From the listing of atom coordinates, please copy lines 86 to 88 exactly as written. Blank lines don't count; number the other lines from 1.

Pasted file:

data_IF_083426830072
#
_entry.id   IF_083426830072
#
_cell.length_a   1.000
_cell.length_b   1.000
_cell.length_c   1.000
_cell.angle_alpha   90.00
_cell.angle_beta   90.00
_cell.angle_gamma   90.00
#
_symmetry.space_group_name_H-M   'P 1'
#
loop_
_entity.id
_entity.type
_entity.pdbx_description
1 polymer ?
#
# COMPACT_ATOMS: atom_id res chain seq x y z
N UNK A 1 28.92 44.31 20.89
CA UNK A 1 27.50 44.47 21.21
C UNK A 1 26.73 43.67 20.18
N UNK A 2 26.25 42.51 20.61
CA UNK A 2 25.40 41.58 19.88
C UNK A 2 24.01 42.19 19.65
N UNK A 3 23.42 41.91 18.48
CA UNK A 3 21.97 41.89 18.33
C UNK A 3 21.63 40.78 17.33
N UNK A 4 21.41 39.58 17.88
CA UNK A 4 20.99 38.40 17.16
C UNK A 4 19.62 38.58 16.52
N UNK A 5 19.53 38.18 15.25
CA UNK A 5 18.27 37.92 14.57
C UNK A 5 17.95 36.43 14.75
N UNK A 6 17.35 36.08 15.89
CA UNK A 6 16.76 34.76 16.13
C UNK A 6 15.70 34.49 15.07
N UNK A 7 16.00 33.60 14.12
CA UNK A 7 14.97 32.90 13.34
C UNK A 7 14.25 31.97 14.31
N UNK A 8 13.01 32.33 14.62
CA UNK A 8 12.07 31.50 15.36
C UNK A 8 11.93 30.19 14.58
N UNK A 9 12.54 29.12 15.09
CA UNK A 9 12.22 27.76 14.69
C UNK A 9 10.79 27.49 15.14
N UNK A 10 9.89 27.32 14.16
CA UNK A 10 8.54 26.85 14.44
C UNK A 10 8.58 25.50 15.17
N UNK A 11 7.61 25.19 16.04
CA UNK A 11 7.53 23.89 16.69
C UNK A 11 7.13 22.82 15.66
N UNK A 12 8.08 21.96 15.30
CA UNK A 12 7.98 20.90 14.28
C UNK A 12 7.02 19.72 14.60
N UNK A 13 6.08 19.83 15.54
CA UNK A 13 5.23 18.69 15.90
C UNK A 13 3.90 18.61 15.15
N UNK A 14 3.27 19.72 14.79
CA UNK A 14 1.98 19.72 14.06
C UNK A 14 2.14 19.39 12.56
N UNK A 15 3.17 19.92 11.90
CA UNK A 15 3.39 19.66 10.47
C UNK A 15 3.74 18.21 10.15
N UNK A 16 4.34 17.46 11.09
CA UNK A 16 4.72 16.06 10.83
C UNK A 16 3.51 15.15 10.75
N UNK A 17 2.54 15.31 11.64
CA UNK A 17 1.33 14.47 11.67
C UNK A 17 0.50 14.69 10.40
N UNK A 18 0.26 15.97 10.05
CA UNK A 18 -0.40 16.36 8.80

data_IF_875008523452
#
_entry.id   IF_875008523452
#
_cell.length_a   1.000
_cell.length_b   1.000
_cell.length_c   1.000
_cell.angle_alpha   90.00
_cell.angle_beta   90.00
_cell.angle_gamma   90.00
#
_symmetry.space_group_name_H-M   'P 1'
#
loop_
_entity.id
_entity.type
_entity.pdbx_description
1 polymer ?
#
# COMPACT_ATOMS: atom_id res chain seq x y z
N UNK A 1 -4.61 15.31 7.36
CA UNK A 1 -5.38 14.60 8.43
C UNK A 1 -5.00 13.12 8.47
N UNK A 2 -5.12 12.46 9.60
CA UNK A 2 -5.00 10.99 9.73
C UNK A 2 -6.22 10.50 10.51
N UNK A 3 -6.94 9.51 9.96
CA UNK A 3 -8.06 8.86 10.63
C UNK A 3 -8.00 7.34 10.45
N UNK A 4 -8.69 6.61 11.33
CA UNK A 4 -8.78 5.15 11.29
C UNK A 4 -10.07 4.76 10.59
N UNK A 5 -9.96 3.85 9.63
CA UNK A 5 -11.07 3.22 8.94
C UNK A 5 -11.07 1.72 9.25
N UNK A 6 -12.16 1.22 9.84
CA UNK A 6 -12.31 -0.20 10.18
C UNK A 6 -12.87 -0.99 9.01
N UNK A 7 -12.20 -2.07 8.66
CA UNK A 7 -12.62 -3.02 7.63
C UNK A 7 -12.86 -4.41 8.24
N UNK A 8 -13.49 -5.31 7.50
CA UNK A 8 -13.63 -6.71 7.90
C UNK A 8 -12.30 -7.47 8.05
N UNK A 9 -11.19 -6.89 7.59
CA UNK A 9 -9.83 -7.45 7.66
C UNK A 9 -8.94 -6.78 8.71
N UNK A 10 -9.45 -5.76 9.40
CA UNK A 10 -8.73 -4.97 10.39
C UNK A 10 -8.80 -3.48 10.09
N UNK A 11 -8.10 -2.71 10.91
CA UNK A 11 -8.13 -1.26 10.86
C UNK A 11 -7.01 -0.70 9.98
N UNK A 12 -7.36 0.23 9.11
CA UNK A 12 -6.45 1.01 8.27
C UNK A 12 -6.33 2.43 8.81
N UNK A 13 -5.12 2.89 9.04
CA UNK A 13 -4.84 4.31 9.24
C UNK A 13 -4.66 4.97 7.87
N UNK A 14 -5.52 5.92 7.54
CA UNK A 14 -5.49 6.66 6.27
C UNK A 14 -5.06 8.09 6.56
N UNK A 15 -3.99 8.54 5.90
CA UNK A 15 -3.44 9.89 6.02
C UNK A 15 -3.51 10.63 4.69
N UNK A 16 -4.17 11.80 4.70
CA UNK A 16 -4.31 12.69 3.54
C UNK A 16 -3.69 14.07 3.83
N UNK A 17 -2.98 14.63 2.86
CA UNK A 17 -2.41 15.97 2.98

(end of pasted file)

#
loop_
_entity.id